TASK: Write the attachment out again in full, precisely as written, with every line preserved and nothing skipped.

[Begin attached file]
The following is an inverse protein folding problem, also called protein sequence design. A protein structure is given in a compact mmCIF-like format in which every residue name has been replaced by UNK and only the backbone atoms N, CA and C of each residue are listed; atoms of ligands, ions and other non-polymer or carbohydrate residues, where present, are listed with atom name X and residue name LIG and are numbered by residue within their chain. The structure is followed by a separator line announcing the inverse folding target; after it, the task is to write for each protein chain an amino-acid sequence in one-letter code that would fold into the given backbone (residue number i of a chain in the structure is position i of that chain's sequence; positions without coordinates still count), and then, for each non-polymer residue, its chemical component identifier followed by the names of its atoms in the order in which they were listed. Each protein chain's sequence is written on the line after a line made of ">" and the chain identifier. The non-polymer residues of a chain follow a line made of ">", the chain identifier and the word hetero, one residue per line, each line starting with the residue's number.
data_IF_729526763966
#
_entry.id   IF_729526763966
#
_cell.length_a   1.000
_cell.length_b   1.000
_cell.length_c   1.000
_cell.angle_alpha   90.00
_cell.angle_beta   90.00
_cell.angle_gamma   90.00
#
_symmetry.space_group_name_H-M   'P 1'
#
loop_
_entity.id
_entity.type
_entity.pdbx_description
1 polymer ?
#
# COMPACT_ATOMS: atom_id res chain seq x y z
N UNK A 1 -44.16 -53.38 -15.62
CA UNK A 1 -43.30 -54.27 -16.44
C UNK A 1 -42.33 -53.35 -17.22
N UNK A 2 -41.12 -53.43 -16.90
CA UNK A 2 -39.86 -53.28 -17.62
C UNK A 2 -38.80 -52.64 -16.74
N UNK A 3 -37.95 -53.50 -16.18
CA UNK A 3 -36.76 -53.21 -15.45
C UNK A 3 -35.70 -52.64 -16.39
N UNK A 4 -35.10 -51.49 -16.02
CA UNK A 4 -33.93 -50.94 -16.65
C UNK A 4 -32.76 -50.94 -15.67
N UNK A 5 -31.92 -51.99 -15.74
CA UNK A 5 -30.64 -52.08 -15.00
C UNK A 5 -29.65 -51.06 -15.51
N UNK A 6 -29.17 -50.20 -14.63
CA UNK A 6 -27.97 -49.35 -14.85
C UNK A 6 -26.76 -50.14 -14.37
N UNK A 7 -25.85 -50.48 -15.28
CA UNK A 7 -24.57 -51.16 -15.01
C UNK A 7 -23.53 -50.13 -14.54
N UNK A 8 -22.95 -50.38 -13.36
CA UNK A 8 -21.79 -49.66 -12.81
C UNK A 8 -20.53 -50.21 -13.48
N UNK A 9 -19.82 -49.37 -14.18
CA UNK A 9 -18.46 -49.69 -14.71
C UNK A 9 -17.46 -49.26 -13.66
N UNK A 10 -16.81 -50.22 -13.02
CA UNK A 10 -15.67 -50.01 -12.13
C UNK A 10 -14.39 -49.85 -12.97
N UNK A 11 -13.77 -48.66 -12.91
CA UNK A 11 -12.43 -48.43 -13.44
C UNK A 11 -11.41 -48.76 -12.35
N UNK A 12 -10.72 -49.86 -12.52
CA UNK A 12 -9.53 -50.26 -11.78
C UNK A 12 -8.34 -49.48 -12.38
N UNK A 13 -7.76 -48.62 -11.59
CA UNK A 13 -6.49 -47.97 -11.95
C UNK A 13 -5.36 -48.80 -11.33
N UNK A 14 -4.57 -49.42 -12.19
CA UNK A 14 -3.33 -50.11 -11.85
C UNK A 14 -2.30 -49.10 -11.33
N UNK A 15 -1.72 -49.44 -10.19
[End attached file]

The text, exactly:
The following is an inverse protein folding problem, also called protein sequence design. A protein structure is given in a compact mmCIF-like format in which every residue name has been replaced by UNK and only the backbone atoms N, CA and C of each residue are listed; atoms of ligands, ions and other non-polymer or carbohydrate residues, where present, are listed with atom name X and residue name LIG and are numbered by residue within their chain. The structure is followed by a separator line announcing the inverse folding target; after it, the task is to write for each protein chain an amino-acid sequence in one-letter code that would fold into the given backbone (residue number i of a chain in the structure is position i of that chain's sequence; positions without coordinates still count), and then, for each non-polymer residue, its chemical component identifier followed by the names of its atoms in the order in which they were listed. Each protein chain's sequence is written on the line after a line made of ">" and the chain identifier. The non-polymer residues of a chain follow a line made of ">", the chain identifier and the word hetero, one residue per line, each line starting with the residue's number.
data_IF_729526763966
#
_entry.id   IF_729526763966
#
_cell.length_a   1.000
_cell.length_b   1.000
_cell.length_c   1.000
_cell.angle_alpha   90.00
_cell.angle_beta   90.00
_cell.angle_gamma   90.00
#
_symmetry.space_group_name_H-M   'P 1'
#
loop_
_entity.id
_entity.type
_entity.pdbx_description
1 polymer ?
#
# COMPACT_ATOMS: atom_id res chain seq x y z
N UNK A 1 -44.16 -53.38 -15.62
CA UNK A 1 -43.30 -54.27 -16.44
C UNK A 1 -42.33 -53.35 -17.22
N UNK A 2 -41.12 -53.43 -16.90
CA UNK A 2 -39.86 -53.28 -17.62
C UNK A 2 -38.80 -52.64 -16.74
N UNK A 3 -37.95 -53.50 -16.18
CA UNK A 3 -36.76 -53.21 -15.45
C UNK A 3 -35.70 -52.64 -16.39
N UNK A 4 -35.10 -51.49 -16.02
CA UNK A 4 -33.93 -50.94 -16.65
C UNK A 4 -32.76 -50.94 -15.67
N UNK A 5 -31.92 -51.99 -15.74
CA UNK A 5 -30.64 -52.08 -15.00
C UNK A 5 -29.65 -51.06 -15.51
N UNK A 6 -29.17 -50.20 -14.63
CA UNK A 6 -27.97 -49.35 -14.85
C UNK A 6 -26.76 -50.14 -14.37
N UNK A 7 -25.85 -50.48 -15.28
CA UNK A 7 -24.57 -51.16 -15.01
C UNK A 7 -23.53 -50.13 -14.54
N UNK A 8 -22.95 -50.38 -13.36
CA UNK A 8 -21.79 -49.66 -12.81
C UNK A 8 -20.53 -50.21 -13.48
N UNK A 9 -19.82 -49.37 -14.18
CA UNK A 9 -18.46 -49.69 -14.71
C UNK A 9 -17.46 -49.26 -13.66
N UNK A 10 -16.81 -50.22 -13.02
CA UNK A 10 -15.67 -50.01 -12.13
C UNK A 10 -14.39 -49.85 -12.97
N UNK A 11 -13.77 -48.66 -12.91
CA UNK A 11 -12.43 -48.43 -13.44
C UNK A 11 -11.41 -48.76 -12.35
N UNK A 12 -10.72 -49.86 -12.52
CA UNK A 12 -9.53 -50.26 -11.78
C UNK A 12 -8.34 -49.48 -12.38
N UNK A 13 -7.76 -48.62 -11.59
CA UNK A 13 -6.49 -47.97 -11.95
C UNK A 13 -5.36 -48.80 -11.33
N UNK A 14 -4.57 -49.42 -12.19
CA UNK A 14 -3.33 -50.11 -11.85
C UNK A 14 -2.30 -49.10 -11.33
N UNK A 15 -1.72 -49.44 -10.19